Jan 11, 2016

Review: Forgive Me, Leonard Peacock by Matthew Quick


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Title: Forgive Me, Leonard Peacock
Author: Matthew Quick
Release Date: August 13, 2013
Publisher: Little, Brown Books For Young Readers

Synopsis:

Today is Leonard Peacock's birthday. It is also the day he hides a gun in his backpack. Because today is the day he will kill his former best friend, and then himself, with his grandfather's P-38 pistol.

But first he must say goodbye to the four people who matter most to him: his Humphrey Bogart-obsessed next-door neighbor, Walt; his classmate, Baback, a violin virtuoso; Lauren, the Christian homeschooler he has a crush on; and Herr Silverman, who teachers the high school's class on the Holocaust. Speaking to each in turn, Leonard slowly reveals his secrets as the hours tick by and the moment of truth approaches.

In this riveting look at a day in the life of a disturbed teenage boy, acclaimed author Matthew Quick unflinchingly examines the impossible choices that must be made -- and the light in us all that never goes out.



I am not exactly sure what to feel about this book. Maybe because I read this during one of the most time-constrained and stressful weeks of the school year that it might have affected my opinion on this book... I can't tell. But I am giving this book 3 stars because it was okay.

Forgive Me, Leonard Peacock is a story about a high school student named Leonard, who has a plan built up in his mind. It is birthday, and he plans to kill his old best friend and them himself with his grandfather's P-38 pistol because he feels that he isn't worth enough. But before he does that, he gives out presents to each of the people who mean to him the most before he shoots himself to die. He wants to end it all because, after all, Leonard doesn't mean anything anymore.



This is definitely one of those books that delves deep on how depression can overcome a person's way of thinking. It affected me deeply how -- day by day -- Leonard struggled to keep living, yet no matter how hard he tried to find a good reason why, something was always tugging him back into the void of his own depression.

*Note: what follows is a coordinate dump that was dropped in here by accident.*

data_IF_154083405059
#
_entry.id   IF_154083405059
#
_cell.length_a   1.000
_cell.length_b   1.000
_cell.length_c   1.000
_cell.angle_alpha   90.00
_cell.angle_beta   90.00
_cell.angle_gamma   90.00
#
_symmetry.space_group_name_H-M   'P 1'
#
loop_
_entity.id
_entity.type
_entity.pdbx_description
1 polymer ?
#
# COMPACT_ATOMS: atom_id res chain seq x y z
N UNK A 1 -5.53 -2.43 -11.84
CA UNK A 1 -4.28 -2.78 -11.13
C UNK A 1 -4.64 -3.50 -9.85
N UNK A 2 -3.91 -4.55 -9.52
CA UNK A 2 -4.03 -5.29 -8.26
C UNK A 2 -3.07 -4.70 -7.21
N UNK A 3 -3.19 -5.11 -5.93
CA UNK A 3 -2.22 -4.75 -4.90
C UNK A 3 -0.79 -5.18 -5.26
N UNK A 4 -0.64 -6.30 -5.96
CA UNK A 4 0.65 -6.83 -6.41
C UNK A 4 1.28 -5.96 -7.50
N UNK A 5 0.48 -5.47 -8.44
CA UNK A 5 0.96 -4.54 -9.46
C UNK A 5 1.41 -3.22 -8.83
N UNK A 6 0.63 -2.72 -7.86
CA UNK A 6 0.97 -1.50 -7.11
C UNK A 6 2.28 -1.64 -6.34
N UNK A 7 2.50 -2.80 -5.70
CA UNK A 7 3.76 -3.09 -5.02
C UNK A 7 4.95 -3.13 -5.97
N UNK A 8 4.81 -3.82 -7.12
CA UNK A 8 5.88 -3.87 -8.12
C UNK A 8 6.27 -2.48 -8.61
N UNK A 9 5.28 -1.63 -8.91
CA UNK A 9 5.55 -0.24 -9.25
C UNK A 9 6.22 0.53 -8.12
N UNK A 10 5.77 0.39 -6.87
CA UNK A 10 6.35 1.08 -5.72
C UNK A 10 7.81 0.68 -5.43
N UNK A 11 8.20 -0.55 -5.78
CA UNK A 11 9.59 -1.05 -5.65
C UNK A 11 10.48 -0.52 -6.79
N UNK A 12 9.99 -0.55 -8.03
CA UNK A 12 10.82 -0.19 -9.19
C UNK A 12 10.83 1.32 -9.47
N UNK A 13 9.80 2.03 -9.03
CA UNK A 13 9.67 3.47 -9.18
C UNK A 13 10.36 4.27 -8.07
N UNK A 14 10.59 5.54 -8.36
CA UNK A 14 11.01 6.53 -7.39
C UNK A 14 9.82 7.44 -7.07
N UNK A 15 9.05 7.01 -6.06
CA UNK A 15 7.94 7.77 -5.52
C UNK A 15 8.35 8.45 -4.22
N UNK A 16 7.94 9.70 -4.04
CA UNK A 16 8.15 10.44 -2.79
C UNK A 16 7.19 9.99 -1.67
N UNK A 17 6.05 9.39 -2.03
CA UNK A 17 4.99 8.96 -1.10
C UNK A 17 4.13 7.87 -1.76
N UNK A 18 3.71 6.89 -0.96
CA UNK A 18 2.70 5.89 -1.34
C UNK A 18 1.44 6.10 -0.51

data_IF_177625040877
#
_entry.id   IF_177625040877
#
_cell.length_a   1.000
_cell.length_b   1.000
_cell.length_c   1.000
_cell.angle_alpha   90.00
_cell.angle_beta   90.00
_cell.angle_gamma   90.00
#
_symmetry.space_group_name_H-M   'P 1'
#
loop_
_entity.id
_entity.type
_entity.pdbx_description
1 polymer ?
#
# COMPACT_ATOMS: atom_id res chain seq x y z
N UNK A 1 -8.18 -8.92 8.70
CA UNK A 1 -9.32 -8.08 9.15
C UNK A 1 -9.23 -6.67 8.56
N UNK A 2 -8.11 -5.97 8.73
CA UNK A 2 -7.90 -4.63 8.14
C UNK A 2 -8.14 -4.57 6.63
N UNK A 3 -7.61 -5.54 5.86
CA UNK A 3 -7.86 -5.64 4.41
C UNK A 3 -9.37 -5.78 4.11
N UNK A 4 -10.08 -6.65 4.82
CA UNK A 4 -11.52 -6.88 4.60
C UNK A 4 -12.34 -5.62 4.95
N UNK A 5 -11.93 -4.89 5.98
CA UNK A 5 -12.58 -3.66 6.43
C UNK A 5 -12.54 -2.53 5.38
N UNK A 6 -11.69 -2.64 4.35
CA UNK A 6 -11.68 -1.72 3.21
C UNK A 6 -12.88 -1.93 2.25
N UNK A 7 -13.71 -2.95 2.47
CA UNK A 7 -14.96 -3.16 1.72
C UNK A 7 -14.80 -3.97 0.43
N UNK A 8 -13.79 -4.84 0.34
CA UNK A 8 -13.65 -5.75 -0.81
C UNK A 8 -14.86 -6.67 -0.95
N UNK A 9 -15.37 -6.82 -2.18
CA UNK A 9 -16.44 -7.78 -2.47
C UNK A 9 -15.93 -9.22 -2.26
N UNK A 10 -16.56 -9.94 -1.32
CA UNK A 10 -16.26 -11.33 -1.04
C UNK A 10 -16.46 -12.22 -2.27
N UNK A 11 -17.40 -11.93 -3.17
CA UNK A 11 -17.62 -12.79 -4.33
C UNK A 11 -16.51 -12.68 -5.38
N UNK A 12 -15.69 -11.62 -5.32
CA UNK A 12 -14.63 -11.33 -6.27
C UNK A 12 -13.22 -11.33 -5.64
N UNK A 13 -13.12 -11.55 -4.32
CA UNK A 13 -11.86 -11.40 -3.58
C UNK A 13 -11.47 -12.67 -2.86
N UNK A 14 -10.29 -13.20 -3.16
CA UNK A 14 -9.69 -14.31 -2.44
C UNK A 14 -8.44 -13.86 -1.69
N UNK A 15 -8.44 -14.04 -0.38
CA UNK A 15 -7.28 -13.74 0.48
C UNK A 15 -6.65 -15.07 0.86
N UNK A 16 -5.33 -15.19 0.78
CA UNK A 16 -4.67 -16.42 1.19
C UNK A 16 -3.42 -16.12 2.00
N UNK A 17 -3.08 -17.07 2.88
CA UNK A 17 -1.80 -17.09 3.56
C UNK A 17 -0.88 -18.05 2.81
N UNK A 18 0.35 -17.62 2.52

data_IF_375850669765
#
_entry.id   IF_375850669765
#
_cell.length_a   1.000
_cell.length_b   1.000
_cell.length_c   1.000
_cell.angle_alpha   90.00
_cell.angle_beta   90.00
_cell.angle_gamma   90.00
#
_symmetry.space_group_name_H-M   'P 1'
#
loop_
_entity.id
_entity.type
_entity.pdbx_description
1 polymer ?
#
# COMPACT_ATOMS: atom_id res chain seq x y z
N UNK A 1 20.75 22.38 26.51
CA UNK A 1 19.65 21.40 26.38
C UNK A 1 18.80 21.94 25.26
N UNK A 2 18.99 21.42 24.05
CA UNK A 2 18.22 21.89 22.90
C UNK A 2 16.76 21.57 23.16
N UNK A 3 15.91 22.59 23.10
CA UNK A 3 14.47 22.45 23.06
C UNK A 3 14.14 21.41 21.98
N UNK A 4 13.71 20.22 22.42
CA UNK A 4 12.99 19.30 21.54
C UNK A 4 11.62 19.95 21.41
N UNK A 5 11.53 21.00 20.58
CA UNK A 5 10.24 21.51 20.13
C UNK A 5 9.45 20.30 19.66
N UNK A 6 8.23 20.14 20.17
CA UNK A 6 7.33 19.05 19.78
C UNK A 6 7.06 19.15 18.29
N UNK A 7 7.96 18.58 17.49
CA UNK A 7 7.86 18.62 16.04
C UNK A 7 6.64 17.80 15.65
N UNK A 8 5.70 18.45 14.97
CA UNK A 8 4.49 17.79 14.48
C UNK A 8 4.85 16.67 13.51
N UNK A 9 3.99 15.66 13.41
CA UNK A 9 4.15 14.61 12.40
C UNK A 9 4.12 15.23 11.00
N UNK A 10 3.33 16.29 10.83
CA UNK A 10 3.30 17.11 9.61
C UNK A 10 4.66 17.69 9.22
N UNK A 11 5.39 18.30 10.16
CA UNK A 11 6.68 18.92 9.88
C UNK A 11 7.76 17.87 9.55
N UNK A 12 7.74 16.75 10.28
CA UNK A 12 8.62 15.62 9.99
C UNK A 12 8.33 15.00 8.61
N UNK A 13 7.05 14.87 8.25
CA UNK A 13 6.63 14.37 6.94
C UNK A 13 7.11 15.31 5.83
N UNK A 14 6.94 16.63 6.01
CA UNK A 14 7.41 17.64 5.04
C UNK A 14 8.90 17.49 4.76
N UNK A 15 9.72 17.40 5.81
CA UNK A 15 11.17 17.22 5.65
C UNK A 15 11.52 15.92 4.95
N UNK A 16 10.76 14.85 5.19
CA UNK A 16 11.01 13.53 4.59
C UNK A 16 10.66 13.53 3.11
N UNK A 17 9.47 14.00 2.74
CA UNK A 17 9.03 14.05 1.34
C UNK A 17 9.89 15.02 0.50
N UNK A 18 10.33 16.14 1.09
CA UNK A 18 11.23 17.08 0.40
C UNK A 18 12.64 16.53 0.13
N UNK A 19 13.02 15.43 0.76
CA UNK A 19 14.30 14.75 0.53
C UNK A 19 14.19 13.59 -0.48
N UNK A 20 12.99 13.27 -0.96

His mother doesn't care for him.
And it's his 18th birthday after all.
But why didn't people remember that it was his birthday today?

Leonard thinks he's had enough. And it really broke me how he was giving out presents to each of the people he wanted to say goodbye to. The words written about his depression really touched me because I couldn't help but sympathize Leonard for what he was going through. People no longer cared about him, and that made me awful!

One of the things I liked most about this book was that it provided help and advice not just to Leonard, but also to the readers who are reading this book. I like how it balances off despair and hope in its book, and how it features the realities of what depression could do to a person. It also gives a great insight on how depressed people need help.


But somehow, this book didn't exceed my expectations. In fact, almost half of the book didn't connect to me as well, more so the characters themselves. Like I said, it's probably because this week had been awful and stressful for me that I couldn't put my mood to the book. But other than that, I just HATED the writing. 

The writing to me was more of a: "Oh, how interesting, but then'iweofughhhhhhhh."

Let's just say that the writing wasn't my absolute favorite, and I just didn't enjoy it as much as I had expected it to, especially with these annoying and useless footnotes found at the bottom of almost every page. (Yes, there are footnotes in this book!) 

So to conclude, Forgive Me, Leonard Peacock was an okay book to me. Yes I love how it portrayed mental illness in it, but I just hated the writing and the footnotes because it was sort of annoying. (Sorry, Matthew Quick.) :( 3 stars for this one!

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